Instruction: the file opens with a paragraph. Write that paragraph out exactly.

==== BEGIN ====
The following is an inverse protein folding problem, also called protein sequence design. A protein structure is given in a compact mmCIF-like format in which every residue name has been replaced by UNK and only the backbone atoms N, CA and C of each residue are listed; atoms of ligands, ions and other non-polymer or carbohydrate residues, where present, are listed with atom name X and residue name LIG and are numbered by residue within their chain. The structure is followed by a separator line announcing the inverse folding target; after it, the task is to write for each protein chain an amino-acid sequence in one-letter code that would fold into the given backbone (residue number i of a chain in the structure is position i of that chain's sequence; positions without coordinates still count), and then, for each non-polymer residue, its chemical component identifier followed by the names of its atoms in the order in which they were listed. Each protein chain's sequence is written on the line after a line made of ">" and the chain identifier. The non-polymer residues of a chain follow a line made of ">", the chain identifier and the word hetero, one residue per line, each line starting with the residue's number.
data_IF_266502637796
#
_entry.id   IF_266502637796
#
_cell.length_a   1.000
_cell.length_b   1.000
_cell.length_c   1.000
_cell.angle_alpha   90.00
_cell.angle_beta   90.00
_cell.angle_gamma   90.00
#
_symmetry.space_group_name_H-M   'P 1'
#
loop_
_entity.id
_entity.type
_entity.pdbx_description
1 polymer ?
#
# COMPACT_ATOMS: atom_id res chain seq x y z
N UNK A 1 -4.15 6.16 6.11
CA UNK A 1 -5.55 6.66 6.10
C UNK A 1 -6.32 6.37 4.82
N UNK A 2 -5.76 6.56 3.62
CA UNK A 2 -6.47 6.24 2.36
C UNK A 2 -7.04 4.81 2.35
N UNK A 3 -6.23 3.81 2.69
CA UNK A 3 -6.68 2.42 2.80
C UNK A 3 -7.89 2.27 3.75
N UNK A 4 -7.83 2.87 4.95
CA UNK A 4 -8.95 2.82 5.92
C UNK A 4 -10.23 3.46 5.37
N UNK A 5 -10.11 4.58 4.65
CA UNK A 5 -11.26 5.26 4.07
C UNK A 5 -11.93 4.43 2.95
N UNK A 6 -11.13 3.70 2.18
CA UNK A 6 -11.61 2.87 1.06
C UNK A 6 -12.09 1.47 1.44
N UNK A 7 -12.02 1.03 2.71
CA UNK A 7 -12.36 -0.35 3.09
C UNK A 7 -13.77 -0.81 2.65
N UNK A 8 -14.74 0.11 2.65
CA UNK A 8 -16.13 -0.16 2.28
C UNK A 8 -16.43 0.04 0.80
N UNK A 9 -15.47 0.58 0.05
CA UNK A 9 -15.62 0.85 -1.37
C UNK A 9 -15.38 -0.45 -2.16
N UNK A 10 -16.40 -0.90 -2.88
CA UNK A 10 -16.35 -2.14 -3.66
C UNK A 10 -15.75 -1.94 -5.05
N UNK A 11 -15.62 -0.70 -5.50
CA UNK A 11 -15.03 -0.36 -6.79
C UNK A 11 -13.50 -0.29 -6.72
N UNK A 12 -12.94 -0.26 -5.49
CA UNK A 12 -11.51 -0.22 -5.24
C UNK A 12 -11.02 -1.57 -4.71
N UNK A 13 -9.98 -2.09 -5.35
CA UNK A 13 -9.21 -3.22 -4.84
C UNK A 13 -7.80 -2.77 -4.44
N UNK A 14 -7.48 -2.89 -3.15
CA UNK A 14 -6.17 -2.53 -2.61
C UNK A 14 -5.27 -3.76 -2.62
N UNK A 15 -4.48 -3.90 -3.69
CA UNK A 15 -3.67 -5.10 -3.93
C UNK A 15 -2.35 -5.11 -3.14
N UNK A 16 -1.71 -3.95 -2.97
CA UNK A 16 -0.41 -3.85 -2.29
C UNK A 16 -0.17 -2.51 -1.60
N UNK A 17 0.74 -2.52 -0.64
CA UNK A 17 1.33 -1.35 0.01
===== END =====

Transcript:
The following is an inverse protein folding problem, also called protein sequence design. A protein structure is given in a compact mmCIF-like format in which every residue name has been replaced by UNK and only the backbone atoms N, CA and C of each residue are listed; atoms of ligands, ions and other non-polymer or carbohydrate residues, where present, are listed with atom name X and residue name LIG and are numbered by residue within their chain. The structure is followed by a separator line announcing the inverse folding target; after it, the task is to write for each protein chain an amino-acid sequence in one-letter code that would fold into the given backbone (residue number i of a chain in the structure is position i of that chain's sequence; positions without coordinates still count), and then, for each non-polymer residue, its chemical component identifier followed by the names of its atoms in the order in which they were listed. Each protein chain's sequence is written on the line after a line made of ">" and the chain identifier. The non-polymer residues of a chain follow a line made of ">", the chain identifier and the word hetero, one residue per line, each line starting with the residue's number.